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A History of the Reformation (Vol. 2 of 2)

Or to be deprived of their justiciary rights Feb


that policy of extirpating the

Protestants to which the late King had devoted himself, and it was soon apparent that it would be continued by the new government. The process against Antoine du Bourg and his fellow-members of the _Parlement_ of Paris who had dared to remonstrate against the persecution, was pushed forward with all speed. They were condemned to the stake, and the only mitigation of sentence was that Du Bourg was to be strangled before he was burnt. His fate provoked much sympathy. As he was led to the place of execution the crowd pleaded with him to recant. His resolute, dignified bearing made a great impression; and his dying speech, according to one eye-witness, "did more harm to the Roman Church than a hundred ministers could have done," and, according to another, "made more converts among the French students than all the books of Calvin." The persecutions of Protestants of lower rank increased rather than diminished. Police made descents on the houses in the Rue de Marais-Saint-Germain and neighbouring streets.[208] Spies were hired to insinuate themselves into the confidence of the suspected for the purpose of denouncing them. The _Parlement_ of Paris instituted four separate criminal courts for the sole purpose of trying heretics brought before them. The prisons were no sooner filled than they were emptied by sentences which sent the condemned to the galleys or to death. The government incited to persecution by new declarations and edicts. It declared that houses in which conventicles were
held were to be razed to the ground (Sept. 4th, 1559); that all who organised unlawful assemblies were to be punished by death (Nov. 9th, 1559); that nobles who had justiciary courts were to act according to law in the matter of heresy, or to be deprived of their justiciary rights (Feb. 1560). In spite of all this stern repression, the numbers of the Protestants increased, and Calvin could declare that there were at least 300,000 in France.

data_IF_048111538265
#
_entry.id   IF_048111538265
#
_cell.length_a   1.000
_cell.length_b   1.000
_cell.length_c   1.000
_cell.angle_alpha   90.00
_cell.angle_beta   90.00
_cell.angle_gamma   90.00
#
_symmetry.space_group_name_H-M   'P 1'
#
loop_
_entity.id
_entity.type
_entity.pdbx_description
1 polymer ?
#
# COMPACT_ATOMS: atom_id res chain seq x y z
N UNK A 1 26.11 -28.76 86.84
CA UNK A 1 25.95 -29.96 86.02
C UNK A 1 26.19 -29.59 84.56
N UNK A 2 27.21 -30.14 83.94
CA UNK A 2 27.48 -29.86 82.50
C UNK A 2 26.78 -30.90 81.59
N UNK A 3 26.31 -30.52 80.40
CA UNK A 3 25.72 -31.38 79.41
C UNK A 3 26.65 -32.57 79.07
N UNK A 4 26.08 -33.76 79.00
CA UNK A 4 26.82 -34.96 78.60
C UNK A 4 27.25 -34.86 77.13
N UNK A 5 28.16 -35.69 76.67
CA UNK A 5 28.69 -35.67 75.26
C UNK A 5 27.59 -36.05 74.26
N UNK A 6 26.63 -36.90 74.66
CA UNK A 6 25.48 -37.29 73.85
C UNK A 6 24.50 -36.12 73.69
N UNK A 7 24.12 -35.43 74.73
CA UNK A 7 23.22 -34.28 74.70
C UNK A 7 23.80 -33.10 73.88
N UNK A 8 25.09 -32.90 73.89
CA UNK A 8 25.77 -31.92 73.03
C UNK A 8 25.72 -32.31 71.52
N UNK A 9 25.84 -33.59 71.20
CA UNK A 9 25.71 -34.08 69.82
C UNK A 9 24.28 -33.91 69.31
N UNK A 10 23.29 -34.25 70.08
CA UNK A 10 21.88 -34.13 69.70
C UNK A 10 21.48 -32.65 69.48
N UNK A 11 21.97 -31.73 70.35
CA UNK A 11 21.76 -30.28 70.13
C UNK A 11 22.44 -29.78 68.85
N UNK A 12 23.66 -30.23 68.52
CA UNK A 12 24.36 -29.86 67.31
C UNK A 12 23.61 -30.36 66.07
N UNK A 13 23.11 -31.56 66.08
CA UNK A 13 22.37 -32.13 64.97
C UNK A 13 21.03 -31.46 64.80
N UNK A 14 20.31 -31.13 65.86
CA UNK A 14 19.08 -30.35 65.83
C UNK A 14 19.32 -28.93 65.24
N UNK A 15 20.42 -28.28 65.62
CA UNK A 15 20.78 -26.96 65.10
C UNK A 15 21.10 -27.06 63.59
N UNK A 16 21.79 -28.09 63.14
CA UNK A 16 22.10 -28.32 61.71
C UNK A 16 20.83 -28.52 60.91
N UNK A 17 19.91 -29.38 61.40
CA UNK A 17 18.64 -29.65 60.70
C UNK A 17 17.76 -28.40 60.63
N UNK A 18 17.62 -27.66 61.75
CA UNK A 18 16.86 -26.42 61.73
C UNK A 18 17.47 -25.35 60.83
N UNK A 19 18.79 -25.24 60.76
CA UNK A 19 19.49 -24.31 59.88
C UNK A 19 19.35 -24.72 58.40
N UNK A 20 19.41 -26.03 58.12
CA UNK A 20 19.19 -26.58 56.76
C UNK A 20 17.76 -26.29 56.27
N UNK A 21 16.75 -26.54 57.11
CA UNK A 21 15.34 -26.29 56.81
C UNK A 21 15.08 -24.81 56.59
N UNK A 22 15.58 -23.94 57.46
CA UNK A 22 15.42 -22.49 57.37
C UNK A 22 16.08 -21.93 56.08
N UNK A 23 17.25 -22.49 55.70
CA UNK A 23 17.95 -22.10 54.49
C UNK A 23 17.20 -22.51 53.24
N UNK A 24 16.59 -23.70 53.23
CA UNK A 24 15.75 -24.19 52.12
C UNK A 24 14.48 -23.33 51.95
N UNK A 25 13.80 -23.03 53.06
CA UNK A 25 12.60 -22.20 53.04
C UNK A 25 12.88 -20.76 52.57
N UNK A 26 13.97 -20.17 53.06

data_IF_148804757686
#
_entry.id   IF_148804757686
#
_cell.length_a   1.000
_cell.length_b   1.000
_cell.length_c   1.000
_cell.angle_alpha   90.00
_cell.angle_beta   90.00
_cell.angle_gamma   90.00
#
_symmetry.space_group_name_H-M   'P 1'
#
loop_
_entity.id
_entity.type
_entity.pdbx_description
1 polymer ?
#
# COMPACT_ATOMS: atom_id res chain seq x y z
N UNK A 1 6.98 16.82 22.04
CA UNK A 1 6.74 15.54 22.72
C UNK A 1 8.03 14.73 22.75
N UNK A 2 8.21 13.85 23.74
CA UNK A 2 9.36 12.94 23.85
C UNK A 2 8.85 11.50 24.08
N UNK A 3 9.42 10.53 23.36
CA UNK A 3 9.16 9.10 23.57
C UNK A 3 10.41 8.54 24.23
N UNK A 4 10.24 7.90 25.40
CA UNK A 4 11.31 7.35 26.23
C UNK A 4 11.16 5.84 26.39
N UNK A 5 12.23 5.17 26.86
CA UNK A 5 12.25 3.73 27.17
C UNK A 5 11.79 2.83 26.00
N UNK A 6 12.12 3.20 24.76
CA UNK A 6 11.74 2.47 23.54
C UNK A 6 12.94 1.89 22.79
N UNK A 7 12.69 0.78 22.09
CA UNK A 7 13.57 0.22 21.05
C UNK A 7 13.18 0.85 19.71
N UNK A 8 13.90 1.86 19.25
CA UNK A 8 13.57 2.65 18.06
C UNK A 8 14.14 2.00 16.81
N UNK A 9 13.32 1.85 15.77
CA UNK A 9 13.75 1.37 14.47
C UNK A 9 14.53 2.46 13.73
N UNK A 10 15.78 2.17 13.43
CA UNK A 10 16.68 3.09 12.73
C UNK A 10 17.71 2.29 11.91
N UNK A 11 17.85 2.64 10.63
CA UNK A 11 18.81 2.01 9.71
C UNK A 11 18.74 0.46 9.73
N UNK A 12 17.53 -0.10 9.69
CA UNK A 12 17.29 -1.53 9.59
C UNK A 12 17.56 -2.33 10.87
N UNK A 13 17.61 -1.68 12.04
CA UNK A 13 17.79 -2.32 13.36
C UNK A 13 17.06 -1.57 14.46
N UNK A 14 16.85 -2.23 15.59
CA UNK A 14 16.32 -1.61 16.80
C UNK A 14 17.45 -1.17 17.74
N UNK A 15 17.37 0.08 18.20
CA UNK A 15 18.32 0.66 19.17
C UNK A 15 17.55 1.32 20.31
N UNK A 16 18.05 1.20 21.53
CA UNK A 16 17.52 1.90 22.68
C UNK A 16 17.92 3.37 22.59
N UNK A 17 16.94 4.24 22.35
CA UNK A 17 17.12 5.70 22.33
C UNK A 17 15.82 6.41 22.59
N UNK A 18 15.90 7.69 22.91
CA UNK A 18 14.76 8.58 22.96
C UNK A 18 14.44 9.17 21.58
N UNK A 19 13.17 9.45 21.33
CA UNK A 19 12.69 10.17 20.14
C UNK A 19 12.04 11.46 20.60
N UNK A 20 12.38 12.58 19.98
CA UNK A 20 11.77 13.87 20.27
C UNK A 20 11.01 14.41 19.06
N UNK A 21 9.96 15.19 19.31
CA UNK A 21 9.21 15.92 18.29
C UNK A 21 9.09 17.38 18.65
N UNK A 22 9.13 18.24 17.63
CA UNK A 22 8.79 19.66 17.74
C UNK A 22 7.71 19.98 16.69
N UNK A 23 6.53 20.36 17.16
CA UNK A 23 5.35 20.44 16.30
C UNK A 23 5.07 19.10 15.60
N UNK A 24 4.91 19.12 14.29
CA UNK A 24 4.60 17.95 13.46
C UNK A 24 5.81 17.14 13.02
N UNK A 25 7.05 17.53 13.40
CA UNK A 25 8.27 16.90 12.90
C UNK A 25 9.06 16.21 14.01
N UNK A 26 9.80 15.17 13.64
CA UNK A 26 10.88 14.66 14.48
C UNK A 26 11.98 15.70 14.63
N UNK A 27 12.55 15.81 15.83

The character of Protestantism in France had been changing. In the earlier years of the persecution they had submitted meekly without thought of revolt, resigned to their fate, rejoicing to suffer in the cause of Christ. But under this rule of the Guises the question of resistance was discussed. It could be said that revolt did not mean revenge for injuries done to themselves. A foreign family had overawed their King and imposed themselves on France. The Princes of the Blood, Antoine de Bourbon and his brother Louis de Conde, in whose veins ran the blood of Saint Louis, who were the natural leaders of the people, were flouted by the Guises. The inviolability of _Parlement_ had been attacked in the execution of Antoine du Bourg, and the justiciary rights of great nobles were threatened simply in order to extirpate "those of the religion." They believed that France was full of men who had no good will to the tyranny of the "foreigners." They consulted their brethren in exile, and Calvin himself, on the lawfulness and expediency of an armed insurrection. The refugees favoured the plan. Calvin denounced it. "If one drop of blood is shed in such a revolt, rivers will flow; it is better that we all perish than cause such a scandal to the cause of Christ and His Evangel." Some of the Protestants were not to be convinced. They only needed a leader. Their natural head was the


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